Sustainable packaging is at the forefront of all industries and with new regulations for brands and retailers the time is now to act. Ahead of GO Wipes Europe 2018 we spoke to Andrew Streeter, Director, CPS International to hear his perspectives on sustainable packaging for wet wipes and changes he can forsee within the industry.
What are the top 3 changes that you can anticipate for wet wipes packaging in the future?
1) Wet wipes needs to lose its commodity with a graphics branding face persona if it is going to grow value and invest in the needs of the future like environmental responsibility. It’s about product and packaging; gaining real physical diffrentation along with surface decoration will be required.
2) Part of that move needs to include physical pack development to improve and match consumer usage needs over current standards and use that move to engender brand loyalty
3) Those two dynamics combined might stimulate more usage occasions for wet wipes which in turn would require bespoke packaging to match the new usage event. That to me is a Win-Win!
How can sustainability and wet wipes packaging work together?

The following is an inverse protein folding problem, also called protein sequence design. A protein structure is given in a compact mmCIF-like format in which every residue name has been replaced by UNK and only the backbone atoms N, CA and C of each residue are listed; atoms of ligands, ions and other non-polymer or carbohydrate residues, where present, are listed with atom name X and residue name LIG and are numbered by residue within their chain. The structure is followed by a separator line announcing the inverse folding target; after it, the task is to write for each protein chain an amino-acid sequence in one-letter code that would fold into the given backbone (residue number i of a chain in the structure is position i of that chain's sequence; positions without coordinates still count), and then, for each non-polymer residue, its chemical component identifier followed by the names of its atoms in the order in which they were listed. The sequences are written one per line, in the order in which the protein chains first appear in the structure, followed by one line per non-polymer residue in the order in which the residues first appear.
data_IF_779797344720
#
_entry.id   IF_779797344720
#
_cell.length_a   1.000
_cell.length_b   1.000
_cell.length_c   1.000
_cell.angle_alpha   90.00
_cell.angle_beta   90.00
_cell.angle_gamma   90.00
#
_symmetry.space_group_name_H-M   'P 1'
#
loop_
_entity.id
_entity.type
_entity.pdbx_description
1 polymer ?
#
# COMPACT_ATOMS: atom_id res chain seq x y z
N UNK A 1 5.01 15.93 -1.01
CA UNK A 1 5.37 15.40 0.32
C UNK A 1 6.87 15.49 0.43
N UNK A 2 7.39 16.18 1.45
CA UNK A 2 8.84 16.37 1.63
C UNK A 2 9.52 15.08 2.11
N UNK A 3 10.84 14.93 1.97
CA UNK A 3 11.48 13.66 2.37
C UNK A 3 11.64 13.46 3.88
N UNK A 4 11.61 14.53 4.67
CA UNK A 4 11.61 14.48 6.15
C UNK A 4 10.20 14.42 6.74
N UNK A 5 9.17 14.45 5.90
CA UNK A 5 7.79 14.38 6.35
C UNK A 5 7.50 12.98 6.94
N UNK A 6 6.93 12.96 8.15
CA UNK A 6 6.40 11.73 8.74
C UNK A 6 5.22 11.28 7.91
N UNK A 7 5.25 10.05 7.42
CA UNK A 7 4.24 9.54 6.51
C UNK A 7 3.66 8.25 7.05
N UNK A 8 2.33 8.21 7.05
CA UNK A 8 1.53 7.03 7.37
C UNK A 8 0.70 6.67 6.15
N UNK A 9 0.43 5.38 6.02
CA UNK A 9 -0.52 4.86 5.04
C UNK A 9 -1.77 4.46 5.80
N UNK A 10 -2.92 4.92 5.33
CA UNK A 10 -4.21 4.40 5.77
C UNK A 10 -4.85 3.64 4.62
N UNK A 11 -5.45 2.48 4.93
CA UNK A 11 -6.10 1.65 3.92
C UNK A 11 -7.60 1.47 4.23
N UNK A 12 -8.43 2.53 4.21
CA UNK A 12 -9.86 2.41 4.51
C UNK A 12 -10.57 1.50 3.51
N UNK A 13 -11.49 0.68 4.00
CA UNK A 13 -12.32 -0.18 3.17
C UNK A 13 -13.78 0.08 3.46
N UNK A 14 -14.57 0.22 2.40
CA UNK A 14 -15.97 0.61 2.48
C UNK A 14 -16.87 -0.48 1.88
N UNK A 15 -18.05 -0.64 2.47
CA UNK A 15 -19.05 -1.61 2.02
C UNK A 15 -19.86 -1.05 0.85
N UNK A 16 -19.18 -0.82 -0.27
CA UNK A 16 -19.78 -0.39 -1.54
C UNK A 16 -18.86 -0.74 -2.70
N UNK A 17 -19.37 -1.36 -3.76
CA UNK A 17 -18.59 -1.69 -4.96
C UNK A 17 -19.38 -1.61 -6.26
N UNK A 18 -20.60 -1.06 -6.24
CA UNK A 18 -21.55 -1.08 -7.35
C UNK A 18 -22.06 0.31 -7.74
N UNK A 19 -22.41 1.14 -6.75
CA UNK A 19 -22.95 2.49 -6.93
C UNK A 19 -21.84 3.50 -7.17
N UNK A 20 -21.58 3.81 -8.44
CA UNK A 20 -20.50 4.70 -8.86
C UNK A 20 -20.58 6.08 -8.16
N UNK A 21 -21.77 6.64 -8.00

This is a complex issue. Wipes have worked hard to be ‘disposable’ within the municipal waste system in many (but not all) cases but the pack is just thrown away. This is of course an ingrained habit of the human condition that has been made tolerable with the wipes in some cases but not the pack. We should note that ridged packs are often single substrates like polypropylene or polyethylene blends and these can be recycled in the municipal streams if those streams provide the facilities but that is a big if. Multi-layered flexibles packaging are not recyclable as single substrates like aluminium, some PET, board and other packaging materials. Sooner or later that fact will catch-up with the industry and so early-on planning for more eco-friendly pack flexibles materials would be appropriate. When that point is reached you have some ‘disposable’ wipes and more tangible recyclable packs; not perfect but a step change over current practice. Then you can then apply the marketing and communication forces that promoted wipes ‘disposability’ to promote the eco credentials of the total brand offer which, and I refer back to the first question, should have more consumer driven usage features which would now include pack eco-responsibility disposability built into the brand values. All this in a practical way that adds value to the brand. The product in usage needs a consumer, the pack needs a consumer and a municipal authority or another party to continue its life after brand use in another beneficial way. So, reflecting on the question, I sense the technology is there, or could be developed to form an ‘eco-partnership’ (pack and product) but it requires the disposability mechanism to show and implement the same imagination and dynamism to achieve an effective outcome for the pack. And the pack is now an integral part of the brand not just a container. Suspect the industry needs to bounce a few important politicians around instead of being bounced around by the politicians!